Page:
There are many challenges in the supply chain to work out when responding to the Amazon Effect. Loyalty is the currency of shopping, and creating the right experiences allows retailers to cash in. Creating this loyalty through providing faster shipping, however, affects many parts of the supply chain, including the following:

Small lots must be produced. Resellers must build large warehouses to store more inventory and figure out how to fill orders faster. Additionally, machine changeovers must be faster to accommodate a faster demand schedule.

Procurement is affected. The way in which materials are purchased much be changed. Procurement must respond faster to manufacturing needs and get the products manufacturers need at a faster pace in order to meet aggressive delivery demands.

Faster delivery systems must be put into place. The demand for faster deliveries transfers to carriers that must pick up items quicker and deliver them sooner. Inventory turn times must be quicker, and an expanded logistics network with higher levels of safety stock is required.

Retailers that want to compete with the Amazon Effect must update every part of their supply chain to be more responsive and flexible in order to respond to rapidly evolving demands, starting with achieving a better understanding of customer demands.  

The Supply Chain & Customer Wants

The Amazon Effect isn’t a fixed target, but instead is moving and constantly changing. Keeping up isn’t only about responding to what customers want today, but it is also about how their demands might change in the future.

Accomplishing this successfully requires asking the right questions to get to know customers and their changing expectations. The Harvard Business Review recommends asking the following questions.

  • What types of products do consumers want?
  • How much are they willing to spend?
  • How does the product differ from similar products?
  • How can we improve the shopping experience beyond that of Amazon?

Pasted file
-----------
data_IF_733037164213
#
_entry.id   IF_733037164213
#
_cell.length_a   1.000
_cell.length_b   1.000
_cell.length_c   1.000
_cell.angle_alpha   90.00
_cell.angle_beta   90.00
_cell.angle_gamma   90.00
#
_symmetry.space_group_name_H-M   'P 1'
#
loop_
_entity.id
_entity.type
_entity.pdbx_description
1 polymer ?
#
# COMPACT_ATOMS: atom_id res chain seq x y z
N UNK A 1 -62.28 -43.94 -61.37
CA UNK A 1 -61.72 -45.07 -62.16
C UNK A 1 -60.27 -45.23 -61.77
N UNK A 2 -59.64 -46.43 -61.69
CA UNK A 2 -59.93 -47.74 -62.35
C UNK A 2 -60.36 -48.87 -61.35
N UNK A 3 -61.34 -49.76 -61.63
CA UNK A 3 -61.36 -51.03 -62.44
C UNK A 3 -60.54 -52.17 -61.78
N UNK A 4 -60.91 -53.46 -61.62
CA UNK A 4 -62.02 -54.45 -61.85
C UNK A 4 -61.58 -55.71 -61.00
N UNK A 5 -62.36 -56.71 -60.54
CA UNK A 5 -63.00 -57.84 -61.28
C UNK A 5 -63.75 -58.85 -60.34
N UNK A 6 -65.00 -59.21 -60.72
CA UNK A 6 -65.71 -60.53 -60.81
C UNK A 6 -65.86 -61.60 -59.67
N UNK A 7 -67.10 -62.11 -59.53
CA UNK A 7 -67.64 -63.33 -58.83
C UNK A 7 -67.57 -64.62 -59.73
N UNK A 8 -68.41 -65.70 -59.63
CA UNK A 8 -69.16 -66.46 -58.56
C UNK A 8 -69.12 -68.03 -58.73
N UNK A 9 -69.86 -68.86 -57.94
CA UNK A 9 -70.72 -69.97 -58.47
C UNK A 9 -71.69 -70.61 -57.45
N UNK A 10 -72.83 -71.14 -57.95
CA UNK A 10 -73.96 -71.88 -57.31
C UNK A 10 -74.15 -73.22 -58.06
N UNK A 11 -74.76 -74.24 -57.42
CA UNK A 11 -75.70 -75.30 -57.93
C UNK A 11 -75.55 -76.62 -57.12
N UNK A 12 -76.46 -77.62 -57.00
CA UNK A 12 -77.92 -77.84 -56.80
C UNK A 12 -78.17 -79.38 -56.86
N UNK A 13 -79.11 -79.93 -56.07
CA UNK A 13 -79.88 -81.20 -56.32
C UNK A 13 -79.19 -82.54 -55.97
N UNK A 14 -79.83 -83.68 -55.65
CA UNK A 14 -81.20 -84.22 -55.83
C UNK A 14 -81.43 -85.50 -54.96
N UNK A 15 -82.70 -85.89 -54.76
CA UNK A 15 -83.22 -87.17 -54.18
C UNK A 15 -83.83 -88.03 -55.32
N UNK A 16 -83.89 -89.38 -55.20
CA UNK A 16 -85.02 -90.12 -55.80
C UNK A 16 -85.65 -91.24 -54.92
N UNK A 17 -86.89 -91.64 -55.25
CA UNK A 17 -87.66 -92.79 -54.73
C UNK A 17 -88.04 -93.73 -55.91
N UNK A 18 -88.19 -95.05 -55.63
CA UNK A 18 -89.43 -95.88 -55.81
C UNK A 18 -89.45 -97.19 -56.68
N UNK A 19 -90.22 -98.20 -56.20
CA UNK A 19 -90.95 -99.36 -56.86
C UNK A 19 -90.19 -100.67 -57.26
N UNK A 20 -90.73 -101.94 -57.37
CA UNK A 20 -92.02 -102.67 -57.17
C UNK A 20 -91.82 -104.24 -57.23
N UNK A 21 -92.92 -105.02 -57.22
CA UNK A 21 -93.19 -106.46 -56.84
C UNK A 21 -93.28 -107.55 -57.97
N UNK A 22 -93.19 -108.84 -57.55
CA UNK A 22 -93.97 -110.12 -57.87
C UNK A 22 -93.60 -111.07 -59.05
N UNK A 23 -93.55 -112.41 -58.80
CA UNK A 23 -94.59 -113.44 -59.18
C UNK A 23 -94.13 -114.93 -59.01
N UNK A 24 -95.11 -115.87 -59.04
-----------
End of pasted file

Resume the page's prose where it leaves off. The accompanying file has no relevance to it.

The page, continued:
• Will consumers respond to marketing?
  • What type of marketing campaign will work?
  • Which brands have used this style of campaign before?
  • What were the results?
  • What conversion rate would be necessary to meet profit margins?
  • Will we match local competitor pricing?
  • What shipping options are available?  

Once you answer these questions, you can create a strategy that helps you get ahead of the competition. Equally important, you can create a supply chain foundation that delivers the products that customers want most.

For example, expedited shipping is an important feature to customers today, but what will be their needs in the future? One example of this is Amazon’s new delivery model in which the carrier brings the package inside the home. What is next for your customers? Once you figure this out, you can figure out how to position the supply chain.

Oftentimes, technology provides the answer. For example, if the goal is fast shipping, you can reduce transportation spending by using invoice audit software that helps identify where you are overspending and saves money in order to provide customers with a more seamless experience. Enhanced visibility into your freight and parcel shipping spending enables you to make better and more cost-saving decisions.

Improving the Customer Experience Through the Supply Chain

One of Amazon’s strong points is its technology. Technology that adds personalization and technology that gets products from screen to front porch quickly is key to customers. This requires companies to invest in the technology side of their businesses and not shy away from testing new innovations.

Companies must design new and improved processes and think creatively about the future and what their customers will demand not only today, but also in the next decade. The key isn’t keeping up with the Amazon Effect; rather, it’s staying one step ahead. Using technology to accomplish this allows you to position your company to thrive in the future and continue earning more revenue in a fiercely competitive retail environment.

Amazon effect and the supply chain

About Shipware

Shipware delivers volume parcel and less-than-truckload shippers intelligent and innovative distribution solutions and strategies. Whether you ship with FedEx, UPS, USPS or regional carriers, our invoice audit and negotiation services are guaranteed to reduce your parcel and LTL shipping costs by 10 to 30 percent, with no disruption of current operations. Our team of experts has more than 200 years of carrier pricing experience. We have negotiated thousands of FedEx, UPS and LTL contracts – saving our clients an average of 19 percent.